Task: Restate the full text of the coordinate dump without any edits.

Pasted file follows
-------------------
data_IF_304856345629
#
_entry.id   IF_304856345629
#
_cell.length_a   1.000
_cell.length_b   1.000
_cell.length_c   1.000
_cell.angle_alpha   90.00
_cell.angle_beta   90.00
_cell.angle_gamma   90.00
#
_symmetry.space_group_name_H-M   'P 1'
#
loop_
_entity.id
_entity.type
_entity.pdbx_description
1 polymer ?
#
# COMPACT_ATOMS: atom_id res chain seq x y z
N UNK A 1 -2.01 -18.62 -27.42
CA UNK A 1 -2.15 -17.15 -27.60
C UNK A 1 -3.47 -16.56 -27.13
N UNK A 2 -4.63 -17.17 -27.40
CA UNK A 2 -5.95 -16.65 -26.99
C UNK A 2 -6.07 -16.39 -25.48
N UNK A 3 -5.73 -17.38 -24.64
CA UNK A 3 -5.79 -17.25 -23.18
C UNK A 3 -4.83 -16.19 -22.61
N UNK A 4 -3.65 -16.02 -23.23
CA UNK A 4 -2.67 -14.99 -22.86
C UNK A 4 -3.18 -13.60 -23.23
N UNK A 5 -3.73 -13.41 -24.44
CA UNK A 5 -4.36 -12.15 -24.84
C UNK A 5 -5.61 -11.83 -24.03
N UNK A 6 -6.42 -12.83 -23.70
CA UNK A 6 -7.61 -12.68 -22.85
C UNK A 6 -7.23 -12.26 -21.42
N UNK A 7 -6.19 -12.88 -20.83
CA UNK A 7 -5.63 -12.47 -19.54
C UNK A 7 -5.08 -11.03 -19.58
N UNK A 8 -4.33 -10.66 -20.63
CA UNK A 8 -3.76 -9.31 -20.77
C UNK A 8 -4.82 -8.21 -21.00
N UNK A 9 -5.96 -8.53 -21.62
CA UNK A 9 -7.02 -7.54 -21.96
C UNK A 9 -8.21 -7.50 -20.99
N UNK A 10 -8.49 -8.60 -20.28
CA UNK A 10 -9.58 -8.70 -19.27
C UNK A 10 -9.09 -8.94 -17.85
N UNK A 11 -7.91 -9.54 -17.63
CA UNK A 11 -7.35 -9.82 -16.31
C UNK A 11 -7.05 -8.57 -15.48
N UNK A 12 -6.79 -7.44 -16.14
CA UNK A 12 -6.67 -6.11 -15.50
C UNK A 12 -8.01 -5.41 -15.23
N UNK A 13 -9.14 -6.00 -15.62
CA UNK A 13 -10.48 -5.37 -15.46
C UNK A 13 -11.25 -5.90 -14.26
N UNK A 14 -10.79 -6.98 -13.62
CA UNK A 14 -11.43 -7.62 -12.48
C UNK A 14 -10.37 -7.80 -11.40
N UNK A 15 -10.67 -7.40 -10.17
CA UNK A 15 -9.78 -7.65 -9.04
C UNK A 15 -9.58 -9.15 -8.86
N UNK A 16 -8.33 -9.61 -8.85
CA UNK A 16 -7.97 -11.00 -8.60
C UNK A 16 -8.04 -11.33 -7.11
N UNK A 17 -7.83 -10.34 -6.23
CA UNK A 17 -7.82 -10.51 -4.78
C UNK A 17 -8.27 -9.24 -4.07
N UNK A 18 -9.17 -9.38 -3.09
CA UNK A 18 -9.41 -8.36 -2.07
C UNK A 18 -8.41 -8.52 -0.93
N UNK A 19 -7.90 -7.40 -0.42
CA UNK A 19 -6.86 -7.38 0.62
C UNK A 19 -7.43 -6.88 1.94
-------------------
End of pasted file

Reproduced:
data_IF_304856345629
#
_entry.id   IF_304856345629
#
_cell.length_a   1.000
_cell.length_b   1.000
_cell.length_c   1.000
_cell.angle_alpha   90.00
_cell.angle_beta   90.00
_cell.angle_gamma   90.00
#
_symmetry.space_group_name_H-M   'P 1'
#
loop_
_entity.id
_entity.type
_entity.pdbx_description
1 polymer ?
#
# COMPACT_ATOMS: atom_id res chain seq x y z
N UNK A 1 -2.01 -18.62 -27.42
CA UNK A 1 -2.15 -17.15 -27.60
C UNK A 1 -3.47 -16.56 -27.13
N UNK A 2 -4.63 -17.17 -27.40
CA UNK A 2 -5.95 -16.65 -26.99
C UNK A 2 -6.07 -16.39 -25.48
N UNK A 3 -5.73 -17.38 -24.64
CA UNK A 3 -5.79 -17.25 -23.18
C UNK A 3 -4.83 -16.19 -22.61
N UNK A 4 -3.65 -16.02 -23.23
CA UNK A 4 -2.67 -14.99 -22.86
C UNK A 4 -3.18 -13.60 -23.23
N UNK A 5 -3.73 -13.41 -24.44
CA UNK A 5 -4.36 -12.15 -24.84
C UNK A 5 -5.61 -11.83 -24.03
N UNK A 6 -6.42 -12.83 -23.70
CA UNK A 6 -7.61 -12.68 -22.85
C UNK A 6 -7.23 -12.26 -21.42
N UNK A 7 -6.19 -12.88 -20.83
CA UNK A 7 -5.63 -12.47 -19.54
C UNK A 7 -5.08 -11.03 -19.58
N UNK A 8 -4.33 -10.66 -20.63
CA UNK A 8 -3.76 -9.31 -20.77
C UNK A 8 -4.82 -8.21 -21.00
N UNK A 9 -5.96 -8.53 -21.62
CA UNK A 9 -7.02 -7.54 -21.96
C UNK A 9 -8.21 -7.50 -20.99
N UNK A 10 -8.49 -8.60 -20.28
CA UNK A 10 -9.58 -8.70 -19.27
C UNK A 10 -9.09 -8.94 -17.85
N UNK A 11 -7.91 -9.54 -17.63
CA UNK A 11 -7.35 -9.82 -16.31
C UNK A 11 -7.05 -8.57 -15.48
N UNK A 12 -6.79 -7.44 -16.14
CA UNK A 12 -6.67 -6.11 -15.50
C UNK A 12 -8.01 -5.41 -15.23
N UNK A 13 -9.14 -6.00 -15.62
CA UNK A 13 -10.48 -5.37 -15.46
C UNK A 13 -11.25 -5.90 -14.26
N UNK A 14 -10.79 -6.98 -13.62
CA UNK A 14 -11.43 -7.62 -12.48
C UNK A 14 -10.37 -7.80 -11.40
N UNK A 15 -10.67 -7.40 -10.17
CA UNK A 15 -9.78 -7.65 -9.04
C UNK A 15 -9.58 -9.15 -8.86
N UNK A 16 -8.33 -9.61 -8.85
CA UNK A 16 -7.97 -11.00 -8.60
C UNK A 16 -8.04 -11.33 -7.11
N UNK A 17 -7.83 -10.34 -6.23
CA UNK A 17 -7.82 -10.51 -4.78
C UNK A 17 -8.27 -9.24 -4.07
N UNK A 18 -9.17 -9.38 -3.09
CA UNK A 18 -9.41 -8.36 -2.07
C UNK A 18 -8.41 -8.52 -0.93
N UNK A 19 -7.90 -7.40 -0.42
CA UNK A 19 -6.86 -7.38 0.62
C UNK A 19 -7.43 -6.88 1.94